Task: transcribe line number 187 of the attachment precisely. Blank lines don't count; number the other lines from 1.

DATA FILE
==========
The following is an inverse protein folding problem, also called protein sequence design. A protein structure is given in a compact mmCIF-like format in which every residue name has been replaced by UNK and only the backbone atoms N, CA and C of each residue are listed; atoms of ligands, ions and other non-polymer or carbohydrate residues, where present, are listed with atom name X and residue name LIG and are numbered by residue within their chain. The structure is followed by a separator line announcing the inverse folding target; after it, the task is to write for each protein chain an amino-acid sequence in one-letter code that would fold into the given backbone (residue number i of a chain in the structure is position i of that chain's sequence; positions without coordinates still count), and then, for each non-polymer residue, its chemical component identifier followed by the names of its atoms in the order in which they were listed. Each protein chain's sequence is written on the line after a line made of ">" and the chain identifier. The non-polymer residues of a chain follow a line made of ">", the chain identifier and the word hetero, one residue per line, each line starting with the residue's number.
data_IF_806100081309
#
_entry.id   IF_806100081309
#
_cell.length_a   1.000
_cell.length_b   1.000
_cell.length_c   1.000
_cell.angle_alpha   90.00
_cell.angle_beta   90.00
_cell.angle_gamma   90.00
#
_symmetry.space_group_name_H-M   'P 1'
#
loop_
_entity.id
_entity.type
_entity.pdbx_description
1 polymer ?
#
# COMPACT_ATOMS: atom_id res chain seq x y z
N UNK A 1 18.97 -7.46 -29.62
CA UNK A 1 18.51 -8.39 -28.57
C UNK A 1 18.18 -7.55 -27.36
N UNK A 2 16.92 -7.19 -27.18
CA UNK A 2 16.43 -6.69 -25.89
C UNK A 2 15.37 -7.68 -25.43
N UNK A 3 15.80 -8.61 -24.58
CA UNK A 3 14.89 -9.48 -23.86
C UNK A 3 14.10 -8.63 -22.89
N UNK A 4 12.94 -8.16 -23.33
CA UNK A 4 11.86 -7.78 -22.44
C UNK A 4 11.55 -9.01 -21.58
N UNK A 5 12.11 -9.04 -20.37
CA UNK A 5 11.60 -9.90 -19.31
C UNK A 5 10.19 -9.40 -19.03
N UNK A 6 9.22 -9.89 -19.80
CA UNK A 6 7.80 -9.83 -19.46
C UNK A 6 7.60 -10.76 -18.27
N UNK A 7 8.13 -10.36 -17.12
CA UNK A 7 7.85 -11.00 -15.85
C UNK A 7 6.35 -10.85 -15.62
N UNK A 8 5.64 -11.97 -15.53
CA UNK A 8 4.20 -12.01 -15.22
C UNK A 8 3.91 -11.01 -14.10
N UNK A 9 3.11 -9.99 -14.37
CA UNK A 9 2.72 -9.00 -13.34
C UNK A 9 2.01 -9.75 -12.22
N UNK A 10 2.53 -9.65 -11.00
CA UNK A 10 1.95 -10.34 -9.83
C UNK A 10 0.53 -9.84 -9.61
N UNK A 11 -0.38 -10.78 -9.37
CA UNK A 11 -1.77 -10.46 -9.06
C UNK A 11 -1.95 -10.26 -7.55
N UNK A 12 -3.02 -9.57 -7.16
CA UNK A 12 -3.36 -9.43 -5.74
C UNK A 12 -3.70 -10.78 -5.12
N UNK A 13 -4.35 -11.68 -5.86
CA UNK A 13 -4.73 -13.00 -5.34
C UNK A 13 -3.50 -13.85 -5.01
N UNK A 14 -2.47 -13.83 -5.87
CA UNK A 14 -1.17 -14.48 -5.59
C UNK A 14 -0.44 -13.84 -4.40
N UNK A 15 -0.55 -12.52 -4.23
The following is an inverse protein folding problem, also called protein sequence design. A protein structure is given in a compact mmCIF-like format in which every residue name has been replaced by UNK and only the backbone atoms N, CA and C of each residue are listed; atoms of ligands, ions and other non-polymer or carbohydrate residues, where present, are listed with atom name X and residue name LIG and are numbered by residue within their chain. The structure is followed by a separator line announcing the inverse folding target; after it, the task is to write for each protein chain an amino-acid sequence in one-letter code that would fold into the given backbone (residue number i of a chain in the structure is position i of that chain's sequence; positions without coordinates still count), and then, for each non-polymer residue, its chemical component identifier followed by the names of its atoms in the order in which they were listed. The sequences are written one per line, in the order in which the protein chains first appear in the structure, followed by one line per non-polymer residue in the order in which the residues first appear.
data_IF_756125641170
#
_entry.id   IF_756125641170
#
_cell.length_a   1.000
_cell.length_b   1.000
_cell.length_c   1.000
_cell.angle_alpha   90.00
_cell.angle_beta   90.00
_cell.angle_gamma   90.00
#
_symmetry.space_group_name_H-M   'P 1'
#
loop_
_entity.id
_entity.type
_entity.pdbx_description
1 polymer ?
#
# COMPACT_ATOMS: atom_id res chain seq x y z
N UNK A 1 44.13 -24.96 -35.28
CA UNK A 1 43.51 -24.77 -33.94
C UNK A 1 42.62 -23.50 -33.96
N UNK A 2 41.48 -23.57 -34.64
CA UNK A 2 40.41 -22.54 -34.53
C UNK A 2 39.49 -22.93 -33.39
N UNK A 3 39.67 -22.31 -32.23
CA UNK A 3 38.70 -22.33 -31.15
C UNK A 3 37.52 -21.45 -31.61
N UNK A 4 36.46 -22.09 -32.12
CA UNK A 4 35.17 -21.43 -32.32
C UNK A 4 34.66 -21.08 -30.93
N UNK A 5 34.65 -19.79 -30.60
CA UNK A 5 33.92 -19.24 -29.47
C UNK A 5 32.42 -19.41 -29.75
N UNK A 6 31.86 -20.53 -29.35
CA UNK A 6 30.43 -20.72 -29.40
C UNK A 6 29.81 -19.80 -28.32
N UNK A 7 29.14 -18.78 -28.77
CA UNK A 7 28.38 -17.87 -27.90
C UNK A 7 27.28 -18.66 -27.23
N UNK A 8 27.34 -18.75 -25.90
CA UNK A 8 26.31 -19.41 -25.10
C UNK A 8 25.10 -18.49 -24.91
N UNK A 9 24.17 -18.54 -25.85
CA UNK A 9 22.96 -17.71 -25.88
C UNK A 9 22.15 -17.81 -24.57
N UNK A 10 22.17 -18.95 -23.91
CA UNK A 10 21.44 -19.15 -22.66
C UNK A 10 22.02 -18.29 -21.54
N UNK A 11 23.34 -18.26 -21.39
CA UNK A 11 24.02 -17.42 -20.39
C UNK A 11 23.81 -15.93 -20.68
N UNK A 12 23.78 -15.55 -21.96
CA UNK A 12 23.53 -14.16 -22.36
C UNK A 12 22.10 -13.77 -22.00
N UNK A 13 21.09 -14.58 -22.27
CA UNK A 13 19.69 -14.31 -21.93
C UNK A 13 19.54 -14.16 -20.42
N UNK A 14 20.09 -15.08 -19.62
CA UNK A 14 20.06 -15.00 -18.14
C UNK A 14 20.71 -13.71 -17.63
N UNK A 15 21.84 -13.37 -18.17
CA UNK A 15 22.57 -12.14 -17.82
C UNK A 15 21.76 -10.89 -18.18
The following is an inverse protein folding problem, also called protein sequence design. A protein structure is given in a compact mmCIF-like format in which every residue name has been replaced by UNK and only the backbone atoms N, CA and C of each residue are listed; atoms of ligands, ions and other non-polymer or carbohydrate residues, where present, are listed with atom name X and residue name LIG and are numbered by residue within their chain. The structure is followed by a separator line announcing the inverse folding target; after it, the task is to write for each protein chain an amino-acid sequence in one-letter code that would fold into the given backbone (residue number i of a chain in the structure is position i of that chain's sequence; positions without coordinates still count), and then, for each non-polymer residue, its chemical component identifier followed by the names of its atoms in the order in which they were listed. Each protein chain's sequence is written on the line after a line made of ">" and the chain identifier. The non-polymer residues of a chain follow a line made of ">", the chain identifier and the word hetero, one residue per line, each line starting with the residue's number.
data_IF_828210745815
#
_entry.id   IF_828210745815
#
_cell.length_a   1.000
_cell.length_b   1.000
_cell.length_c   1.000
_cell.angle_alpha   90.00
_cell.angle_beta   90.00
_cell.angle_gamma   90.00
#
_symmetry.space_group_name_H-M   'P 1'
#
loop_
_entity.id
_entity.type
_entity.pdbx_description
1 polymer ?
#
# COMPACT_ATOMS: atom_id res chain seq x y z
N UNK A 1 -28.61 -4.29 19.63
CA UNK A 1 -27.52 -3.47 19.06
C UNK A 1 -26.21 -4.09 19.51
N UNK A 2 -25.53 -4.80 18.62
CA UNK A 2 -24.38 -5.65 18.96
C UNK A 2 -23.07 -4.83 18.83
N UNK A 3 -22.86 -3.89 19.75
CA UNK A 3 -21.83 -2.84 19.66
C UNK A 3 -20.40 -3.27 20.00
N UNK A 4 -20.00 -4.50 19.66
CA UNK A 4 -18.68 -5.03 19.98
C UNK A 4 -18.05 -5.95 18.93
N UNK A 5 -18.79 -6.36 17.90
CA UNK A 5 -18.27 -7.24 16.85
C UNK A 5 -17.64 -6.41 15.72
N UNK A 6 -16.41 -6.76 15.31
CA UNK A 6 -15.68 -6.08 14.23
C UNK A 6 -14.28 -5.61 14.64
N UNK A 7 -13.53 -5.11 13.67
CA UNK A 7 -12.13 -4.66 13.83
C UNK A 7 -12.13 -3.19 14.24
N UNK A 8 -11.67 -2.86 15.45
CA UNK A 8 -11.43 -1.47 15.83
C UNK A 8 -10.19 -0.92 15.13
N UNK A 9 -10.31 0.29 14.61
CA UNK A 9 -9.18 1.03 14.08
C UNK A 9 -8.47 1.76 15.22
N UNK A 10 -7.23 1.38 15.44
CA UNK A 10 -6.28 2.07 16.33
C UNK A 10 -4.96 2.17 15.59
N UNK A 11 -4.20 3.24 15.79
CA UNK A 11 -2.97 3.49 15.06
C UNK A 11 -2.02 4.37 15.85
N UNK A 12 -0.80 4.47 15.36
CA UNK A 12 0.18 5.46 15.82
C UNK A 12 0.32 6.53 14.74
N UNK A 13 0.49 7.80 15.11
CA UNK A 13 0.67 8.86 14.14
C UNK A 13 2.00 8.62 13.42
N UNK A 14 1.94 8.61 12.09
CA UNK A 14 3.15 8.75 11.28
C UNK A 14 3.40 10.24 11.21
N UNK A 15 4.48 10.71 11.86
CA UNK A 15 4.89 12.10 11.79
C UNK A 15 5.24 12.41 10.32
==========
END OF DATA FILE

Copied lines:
C UNK A 12 0.32 6.53 14.74